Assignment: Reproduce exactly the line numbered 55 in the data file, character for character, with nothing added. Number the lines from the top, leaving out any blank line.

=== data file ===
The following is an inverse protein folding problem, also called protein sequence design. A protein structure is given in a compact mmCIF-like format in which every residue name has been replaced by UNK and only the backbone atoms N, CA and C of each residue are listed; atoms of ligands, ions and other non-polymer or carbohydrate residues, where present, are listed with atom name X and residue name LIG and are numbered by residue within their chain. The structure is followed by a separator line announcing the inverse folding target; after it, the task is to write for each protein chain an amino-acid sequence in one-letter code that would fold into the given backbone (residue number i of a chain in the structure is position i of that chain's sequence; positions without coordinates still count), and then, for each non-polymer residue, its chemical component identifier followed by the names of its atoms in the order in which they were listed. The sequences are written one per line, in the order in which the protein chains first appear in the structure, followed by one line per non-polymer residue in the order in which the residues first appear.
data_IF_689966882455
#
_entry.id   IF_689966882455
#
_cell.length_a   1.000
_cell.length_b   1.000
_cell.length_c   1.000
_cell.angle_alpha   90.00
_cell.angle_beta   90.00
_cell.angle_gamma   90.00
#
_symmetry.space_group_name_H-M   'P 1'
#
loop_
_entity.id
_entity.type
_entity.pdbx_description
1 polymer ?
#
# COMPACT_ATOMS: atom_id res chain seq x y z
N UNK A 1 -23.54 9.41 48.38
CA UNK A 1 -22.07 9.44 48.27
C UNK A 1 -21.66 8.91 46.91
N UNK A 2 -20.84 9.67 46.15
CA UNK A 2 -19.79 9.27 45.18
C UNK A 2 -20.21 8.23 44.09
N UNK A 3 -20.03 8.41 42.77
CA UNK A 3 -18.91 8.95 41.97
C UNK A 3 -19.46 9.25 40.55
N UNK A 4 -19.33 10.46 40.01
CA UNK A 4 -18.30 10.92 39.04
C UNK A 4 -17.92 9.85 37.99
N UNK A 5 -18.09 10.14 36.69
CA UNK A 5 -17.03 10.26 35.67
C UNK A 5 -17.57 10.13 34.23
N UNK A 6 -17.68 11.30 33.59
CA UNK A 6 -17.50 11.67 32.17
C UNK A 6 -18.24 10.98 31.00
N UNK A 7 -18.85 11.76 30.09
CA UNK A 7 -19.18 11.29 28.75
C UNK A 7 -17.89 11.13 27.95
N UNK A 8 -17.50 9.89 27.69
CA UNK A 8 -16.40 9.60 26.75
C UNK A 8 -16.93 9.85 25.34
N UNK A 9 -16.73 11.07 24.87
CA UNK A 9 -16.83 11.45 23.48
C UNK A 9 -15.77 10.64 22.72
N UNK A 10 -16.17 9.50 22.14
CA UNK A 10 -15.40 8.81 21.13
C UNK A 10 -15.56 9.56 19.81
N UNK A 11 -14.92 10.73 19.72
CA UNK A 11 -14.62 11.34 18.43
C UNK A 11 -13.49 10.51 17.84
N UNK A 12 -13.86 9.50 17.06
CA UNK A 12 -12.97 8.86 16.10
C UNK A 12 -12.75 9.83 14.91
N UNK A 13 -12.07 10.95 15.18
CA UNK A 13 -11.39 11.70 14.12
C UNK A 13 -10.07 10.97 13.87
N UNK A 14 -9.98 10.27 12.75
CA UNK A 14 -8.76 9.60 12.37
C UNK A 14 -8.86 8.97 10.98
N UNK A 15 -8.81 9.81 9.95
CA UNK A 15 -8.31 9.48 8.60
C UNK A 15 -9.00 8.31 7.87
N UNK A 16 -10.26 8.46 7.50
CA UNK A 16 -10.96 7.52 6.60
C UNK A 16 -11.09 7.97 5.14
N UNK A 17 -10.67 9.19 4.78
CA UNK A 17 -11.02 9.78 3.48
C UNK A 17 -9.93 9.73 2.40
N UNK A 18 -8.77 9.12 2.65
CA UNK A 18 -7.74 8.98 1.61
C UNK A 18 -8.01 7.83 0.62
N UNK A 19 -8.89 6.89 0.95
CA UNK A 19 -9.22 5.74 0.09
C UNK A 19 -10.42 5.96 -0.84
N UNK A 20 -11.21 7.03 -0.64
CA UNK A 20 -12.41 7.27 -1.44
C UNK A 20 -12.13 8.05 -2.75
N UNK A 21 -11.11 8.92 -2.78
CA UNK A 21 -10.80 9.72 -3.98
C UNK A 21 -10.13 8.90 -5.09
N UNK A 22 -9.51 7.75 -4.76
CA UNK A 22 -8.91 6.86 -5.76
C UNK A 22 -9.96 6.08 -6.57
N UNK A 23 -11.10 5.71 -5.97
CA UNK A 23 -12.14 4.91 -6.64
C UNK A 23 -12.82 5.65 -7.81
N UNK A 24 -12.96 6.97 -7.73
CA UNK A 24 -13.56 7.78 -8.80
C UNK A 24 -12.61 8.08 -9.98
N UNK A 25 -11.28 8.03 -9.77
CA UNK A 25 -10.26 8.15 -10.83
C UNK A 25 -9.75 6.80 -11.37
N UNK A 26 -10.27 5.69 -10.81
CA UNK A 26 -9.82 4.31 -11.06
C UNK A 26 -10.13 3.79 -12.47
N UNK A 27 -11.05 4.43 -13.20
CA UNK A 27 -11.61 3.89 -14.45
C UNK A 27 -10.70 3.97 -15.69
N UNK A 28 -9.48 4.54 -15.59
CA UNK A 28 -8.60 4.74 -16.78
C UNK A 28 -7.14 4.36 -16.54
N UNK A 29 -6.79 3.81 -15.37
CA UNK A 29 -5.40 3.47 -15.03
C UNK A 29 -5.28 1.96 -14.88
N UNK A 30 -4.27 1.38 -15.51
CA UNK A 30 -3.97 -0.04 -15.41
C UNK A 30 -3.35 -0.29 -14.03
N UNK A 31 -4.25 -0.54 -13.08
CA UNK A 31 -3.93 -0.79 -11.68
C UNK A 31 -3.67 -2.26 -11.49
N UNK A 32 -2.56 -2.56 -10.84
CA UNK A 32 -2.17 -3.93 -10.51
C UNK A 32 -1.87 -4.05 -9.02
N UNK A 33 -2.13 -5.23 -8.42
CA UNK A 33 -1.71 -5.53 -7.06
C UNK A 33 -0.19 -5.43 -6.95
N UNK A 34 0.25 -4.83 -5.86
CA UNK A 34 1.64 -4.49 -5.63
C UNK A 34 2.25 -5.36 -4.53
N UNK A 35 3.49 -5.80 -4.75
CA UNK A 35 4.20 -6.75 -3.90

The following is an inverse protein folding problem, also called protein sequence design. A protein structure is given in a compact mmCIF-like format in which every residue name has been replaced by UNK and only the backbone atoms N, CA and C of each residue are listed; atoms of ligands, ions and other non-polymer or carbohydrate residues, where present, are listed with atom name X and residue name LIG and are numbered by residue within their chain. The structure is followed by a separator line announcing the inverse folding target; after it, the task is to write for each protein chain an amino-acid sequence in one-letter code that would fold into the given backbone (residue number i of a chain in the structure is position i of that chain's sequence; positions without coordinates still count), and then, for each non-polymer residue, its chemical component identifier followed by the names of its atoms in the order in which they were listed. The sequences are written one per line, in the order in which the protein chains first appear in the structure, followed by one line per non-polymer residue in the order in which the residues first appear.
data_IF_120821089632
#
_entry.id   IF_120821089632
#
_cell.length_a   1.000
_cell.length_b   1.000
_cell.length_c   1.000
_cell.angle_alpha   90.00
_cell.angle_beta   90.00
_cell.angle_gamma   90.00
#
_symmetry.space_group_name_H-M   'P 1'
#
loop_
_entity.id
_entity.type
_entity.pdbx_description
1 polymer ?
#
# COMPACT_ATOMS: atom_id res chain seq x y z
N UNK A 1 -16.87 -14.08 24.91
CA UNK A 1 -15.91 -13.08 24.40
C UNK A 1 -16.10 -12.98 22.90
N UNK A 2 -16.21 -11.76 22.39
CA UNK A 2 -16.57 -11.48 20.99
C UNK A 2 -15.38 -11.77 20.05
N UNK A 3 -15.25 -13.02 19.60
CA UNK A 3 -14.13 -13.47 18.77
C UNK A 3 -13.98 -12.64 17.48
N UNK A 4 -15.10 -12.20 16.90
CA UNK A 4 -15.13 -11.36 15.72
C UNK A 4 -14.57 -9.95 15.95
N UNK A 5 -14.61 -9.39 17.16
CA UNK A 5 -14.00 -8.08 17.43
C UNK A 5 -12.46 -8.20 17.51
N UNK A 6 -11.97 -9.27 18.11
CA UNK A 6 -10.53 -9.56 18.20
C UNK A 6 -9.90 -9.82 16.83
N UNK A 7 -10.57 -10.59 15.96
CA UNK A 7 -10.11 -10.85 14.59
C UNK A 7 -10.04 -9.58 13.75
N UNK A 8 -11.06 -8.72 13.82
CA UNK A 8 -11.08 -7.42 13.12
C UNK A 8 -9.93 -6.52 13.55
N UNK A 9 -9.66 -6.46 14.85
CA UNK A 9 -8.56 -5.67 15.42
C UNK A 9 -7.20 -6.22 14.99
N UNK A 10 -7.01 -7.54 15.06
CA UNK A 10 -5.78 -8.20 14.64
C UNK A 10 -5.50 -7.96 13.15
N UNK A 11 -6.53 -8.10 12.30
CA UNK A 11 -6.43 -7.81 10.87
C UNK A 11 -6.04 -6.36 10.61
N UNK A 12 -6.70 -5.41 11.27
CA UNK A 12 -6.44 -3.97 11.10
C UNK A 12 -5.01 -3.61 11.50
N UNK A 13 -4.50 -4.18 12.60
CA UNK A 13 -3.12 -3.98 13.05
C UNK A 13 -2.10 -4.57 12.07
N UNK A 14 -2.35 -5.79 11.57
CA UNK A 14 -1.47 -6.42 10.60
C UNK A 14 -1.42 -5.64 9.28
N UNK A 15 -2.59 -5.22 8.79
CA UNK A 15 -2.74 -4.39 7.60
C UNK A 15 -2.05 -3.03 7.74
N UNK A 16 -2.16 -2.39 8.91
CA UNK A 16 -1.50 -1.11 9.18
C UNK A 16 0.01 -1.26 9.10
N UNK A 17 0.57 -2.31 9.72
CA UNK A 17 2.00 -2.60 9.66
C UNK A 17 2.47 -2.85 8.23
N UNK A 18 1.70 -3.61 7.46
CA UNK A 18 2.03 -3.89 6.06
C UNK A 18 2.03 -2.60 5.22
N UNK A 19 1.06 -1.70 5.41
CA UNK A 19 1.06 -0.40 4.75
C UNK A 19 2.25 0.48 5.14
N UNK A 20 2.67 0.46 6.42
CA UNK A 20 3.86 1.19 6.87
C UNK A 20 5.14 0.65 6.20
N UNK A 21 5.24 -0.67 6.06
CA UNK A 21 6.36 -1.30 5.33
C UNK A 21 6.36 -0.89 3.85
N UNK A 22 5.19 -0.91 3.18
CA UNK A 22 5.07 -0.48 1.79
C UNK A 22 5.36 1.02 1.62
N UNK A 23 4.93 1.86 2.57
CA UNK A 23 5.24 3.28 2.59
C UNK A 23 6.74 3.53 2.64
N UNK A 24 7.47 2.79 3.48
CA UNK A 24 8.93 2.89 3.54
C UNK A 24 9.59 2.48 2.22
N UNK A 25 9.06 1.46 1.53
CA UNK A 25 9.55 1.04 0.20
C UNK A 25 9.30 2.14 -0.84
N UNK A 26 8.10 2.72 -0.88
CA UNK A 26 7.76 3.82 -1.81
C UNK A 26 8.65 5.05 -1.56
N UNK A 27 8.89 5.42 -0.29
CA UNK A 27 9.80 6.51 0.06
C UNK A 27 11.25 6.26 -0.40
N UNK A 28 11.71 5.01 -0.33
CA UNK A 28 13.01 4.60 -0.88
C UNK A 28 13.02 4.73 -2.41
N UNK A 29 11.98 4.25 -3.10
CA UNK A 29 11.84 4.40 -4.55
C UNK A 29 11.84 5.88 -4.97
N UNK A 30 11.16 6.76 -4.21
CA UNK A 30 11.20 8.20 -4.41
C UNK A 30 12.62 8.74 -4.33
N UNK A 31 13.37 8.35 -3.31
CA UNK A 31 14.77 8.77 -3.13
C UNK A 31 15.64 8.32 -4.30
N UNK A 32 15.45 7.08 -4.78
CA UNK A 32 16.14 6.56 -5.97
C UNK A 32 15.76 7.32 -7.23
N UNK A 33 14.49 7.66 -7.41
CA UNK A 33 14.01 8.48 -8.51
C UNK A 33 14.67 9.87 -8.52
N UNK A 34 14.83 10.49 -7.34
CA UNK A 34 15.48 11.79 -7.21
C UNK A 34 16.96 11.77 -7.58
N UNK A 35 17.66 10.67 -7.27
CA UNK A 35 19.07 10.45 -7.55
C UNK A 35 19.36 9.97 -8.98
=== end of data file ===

N UNK A 12 -13.86 9.50 17.06